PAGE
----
Favorites: Lent Edition

We are a few weeks into Lent now, so I wanted to share a post reflecting on a few of my favorite ways to pray. I picked seven favorites so if you want you can try a new one out each day of the week!

*Singing: Music has a way of stirring my soul. Sometimes I find deeply prayerful moments in music that doesn’t even have words, but there’s something about singing along to a traditional hymn that just transcends my mood, my distractions, my limited perspective… I love the quote “singing is praying twice” and I’m a firm believer that singing in mass shouldn’t be a talent competition- God loves the voice He gave you, even if it isn’t pitch perfect or you skip to the wrong verse sometimes because you’re trying to wrangle kids to sing so try singing loud and proud next church service and see it as a prayer! (Speaking of wrangling kids- the mass music each week was the first way we got our son to start engaging with the mass more and helped him focus for at least those parts of service. Music is kind of like magic! Some of my favorite hymns I go back to over and over are

Write the Word Journals *Write the Word: I have written before about how much I love using my  Write the Word journals and what a difference it makes in my day when I set aside some “Coffee and Jesus time” with them. I keep one for myself and personal reflections as well as one for each of my kids filled with prayers for them that relate to the scripture I’ve written out. I highly recommend them as a tool for your prayer life, and if you have grade school children you can even get them involved with the Write the Word Kids edition!

*Ignatian Contemplation: This is a Jesuit form of prayer that fits perfectly with my theatre background, because it takes the text of the Bible and invites you to use your imagination and place yourself in the Bible stories. It’s funny some of the details I start to find in the passages when I use this kind of prayer. This method of prayer also allows me to pray with my heart instead of getting stuck in my head. For a great example on how to use this method, you can check out this video by Fr. James Martin.

*The Rosary/memorized prayers: It doesn’t get more traditional Catholic than the rosary, so you knew this had to be coming, right? I can’t tell you how important the rosary has been in my prayer life, especially during periods of high stress or when my anxiety struggle was at its peak. The repetition, the physical beads to hold on to, and the words of the prayers themselves are all so powerful, and when combined they truly change my mental state from the time I start to the time I end. With two kids, I sometimes struggle to get a whole rosary in with time to meditate on the mysteries, but I can always find moments to offer up a Hail Mary, and Our Father, or a Glory Be. There’s also something so comforting about knowing these prayers are the same… so you can share them with people speaking their own languages (or you can all speak them in latin if you want to go old school), that you can say them when you feel too nervous or emotional to pray extemporaneously, they make me feel connected to centuries of believers.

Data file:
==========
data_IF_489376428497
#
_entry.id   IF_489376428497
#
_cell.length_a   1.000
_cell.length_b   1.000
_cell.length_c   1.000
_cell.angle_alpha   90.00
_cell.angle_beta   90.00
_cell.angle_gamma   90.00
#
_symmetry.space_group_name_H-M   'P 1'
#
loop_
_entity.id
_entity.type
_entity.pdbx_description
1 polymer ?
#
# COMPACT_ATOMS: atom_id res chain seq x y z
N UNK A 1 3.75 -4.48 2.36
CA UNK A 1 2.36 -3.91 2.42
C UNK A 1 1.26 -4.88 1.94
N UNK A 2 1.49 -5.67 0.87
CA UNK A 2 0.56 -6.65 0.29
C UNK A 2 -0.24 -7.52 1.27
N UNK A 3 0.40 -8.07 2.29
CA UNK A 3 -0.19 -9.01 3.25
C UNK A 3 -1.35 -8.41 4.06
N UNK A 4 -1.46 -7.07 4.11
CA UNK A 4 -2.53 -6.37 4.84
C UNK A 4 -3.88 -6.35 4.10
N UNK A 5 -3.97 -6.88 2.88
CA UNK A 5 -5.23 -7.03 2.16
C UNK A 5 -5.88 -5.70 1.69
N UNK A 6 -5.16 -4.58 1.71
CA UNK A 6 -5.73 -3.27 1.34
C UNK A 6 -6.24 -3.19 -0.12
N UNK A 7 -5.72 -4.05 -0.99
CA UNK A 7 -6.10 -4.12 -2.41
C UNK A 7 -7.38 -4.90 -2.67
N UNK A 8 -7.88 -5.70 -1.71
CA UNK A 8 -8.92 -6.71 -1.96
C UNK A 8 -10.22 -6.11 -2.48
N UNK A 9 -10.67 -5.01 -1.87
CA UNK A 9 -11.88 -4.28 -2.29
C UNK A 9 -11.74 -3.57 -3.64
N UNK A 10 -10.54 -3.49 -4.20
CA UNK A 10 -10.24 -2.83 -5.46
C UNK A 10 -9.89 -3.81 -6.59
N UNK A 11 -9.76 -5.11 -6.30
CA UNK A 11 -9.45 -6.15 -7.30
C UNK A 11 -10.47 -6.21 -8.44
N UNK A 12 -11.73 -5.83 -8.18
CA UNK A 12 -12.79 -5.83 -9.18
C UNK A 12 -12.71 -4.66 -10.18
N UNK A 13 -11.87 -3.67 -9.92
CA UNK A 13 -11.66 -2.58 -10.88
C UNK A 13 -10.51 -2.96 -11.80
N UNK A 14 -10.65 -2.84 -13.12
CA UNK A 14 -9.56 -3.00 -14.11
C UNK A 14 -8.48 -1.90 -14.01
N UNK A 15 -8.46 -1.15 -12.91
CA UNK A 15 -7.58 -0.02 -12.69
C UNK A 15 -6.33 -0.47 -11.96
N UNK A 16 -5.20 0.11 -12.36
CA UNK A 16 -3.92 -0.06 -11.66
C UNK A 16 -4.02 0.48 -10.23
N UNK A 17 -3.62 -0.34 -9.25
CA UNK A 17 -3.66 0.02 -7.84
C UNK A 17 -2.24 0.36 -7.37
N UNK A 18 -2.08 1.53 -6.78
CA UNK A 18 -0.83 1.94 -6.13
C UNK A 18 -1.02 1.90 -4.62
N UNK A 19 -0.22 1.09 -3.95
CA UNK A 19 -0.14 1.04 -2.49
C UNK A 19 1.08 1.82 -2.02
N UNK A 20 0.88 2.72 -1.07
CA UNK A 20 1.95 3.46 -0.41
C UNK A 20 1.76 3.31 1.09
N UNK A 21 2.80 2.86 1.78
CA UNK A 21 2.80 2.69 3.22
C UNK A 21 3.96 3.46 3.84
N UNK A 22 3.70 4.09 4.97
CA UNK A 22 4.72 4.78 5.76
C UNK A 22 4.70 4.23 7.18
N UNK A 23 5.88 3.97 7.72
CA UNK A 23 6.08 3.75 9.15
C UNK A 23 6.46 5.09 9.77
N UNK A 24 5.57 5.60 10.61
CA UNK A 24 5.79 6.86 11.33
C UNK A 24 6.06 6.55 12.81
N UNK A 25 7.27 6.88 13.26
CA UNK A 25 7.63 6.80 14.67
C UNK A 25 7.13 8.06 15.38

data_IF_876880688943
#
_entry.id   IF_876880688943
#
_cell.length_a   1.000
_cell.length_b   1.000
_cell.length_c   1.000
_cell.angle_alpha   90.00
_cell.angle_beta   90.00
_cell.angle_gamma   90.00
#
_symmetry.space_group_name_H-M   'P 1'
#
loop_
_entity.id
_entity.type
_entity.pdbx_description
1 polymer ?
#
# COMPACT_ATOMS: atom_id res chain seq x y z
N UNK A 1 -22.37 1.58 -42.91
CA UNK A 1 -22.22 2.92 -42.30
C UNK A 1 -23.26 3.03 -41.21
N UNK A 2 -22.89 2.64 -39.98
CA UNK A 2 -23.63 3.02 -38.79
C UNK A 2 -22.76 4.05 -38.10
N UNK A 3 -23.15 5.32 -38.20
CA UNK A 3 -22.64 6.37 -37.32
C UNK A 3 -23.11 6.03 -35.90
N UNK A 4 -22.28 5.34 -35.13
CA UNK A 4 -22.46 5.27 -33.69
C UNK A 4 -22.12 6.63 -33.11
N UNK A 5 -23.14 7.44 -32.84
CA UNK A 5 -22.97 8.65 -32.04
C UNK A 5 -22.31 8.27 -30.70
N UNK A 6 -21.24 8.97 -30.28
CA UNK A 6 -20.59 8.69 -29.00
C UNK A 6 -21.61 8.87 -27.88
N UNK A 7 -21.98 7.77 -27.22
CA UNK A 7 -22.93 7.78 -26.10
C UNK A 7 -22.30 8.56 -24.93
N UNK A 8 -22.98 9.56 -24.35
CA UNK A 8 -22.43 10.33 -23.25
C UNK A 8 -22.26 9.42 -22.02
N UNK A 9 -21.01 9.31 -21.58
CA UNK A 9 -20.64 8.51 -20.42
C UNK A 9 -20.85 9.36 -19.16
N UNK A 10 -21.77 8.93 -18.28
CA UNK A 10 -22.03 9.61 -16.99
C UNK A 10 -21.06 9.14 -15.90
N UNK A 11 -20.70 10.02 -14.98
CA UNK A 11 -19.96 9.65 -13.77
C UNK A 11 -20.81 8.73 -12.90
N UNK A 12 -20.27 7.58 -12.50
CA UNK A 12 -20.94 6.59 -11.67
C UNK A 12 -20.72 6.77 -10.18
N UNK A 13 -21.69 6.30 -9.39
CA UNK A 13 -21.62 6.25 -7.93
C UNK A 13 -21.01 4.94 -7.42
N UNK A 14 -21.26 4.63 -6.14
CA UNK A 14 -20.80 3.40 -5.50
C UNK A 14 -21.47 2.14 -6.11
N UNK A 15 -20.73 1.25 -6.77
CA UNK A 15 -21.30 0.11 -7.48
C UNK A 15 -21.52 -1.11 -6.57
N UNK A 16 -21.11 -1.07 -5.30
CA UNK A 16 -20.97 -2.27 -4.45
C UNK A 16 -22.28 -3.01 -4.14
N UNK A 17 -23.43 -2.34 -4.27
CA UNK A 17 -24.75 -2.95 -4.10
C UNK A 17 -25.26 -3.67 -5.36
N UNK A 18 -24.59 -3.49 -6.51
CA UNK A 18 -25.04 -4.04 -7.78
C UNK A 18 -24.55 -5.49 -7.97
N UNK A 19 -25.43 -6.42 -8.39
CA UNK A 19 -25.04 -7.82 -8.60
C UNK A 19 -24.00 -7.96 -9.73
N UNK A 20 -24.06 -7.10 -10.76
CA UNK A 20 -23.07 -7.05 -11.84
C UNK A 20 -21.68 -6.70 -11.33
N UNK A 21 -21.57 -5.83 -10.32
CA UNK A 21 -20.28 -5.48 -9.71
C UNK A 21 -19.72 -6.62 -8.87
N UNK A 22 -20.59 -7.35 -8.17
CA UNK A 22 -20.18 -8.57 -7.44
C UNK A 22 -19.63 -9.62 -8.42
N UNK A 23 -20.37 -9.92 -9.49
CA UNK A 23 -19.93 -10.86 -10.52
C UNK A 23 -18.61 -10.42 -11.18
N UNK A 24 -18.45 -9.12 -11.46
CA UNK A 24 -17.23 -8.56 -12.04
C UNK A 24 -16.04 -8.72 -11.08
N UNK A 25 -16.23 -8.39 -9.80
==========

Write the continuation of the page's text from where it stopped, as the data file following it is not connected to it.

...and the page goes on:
*5 Finger Prayer: This prayer is so sweet and simple. I remember learning it when I was growing up and it’s something I still use sometimes- you start with your thumb, it’s the finger closest to you so it represents praying for those closest to you- your loved ones, family, friends… then move to your pointer finger and pray for those who instruct you and point the way- the teachers, the doctors who tell us how we can take care of our bodies, mentors, etc. The middle finger is the tallest so it represents those in leadership positions- government leaders, church leaders, etc. Then the ring finger is the weakest finger so we pray for those who are weak or sick or are particularly vulnerable. The pinkie finger is representative of yourself and it should be done last and with humility- because hopefully after you’ve prayer for all those other things, you have a little perspective on your own problems!

*The Examen: This is another Jesuit tradition which is meant to be done at the end of the day. It is something we try to do with our son now that he is old enough to reflect on his day. It includes giving thanks and offering prayers of gratitude, looking back at the highs and lows of the day and where God was present in those, and then facing where we could have done better with our days- our shortcomings and sins and places of growth that we can work on tomorrow. It ends with hope about what the next day will bring. This kind of contemplative prayer is really helpful for me. If you want to read more about sharing it with your kids, I highly recommend this blog post!

*Prayer walks/hikes: It is the perfect time of year to get out into God’s creation and pray outside- on a walk, run or hike. There’s something about unplugging and getting away from the noise and distraction and taking time to be grateful for the beauty of the natural world that makes me feel much stronger spiritually.  This is usually when I do my most extemporaneous kind of praying, when I make my prayer the most like an intimate conversation with a sweet friend. I love this time of year because there are the most stunning views and perfect weather around where I live to provide lots of invitation into prayer, perspective, and thanksgiving.

Those are just some of my favorites that I come back to again and again. I hope those of you who observe Lent are having a fruitful season. Do you have a favorite way to pray? Have you thought about why it is your favorite? Was it listed here or would you like to share an alternative? I’d love to hear about it!


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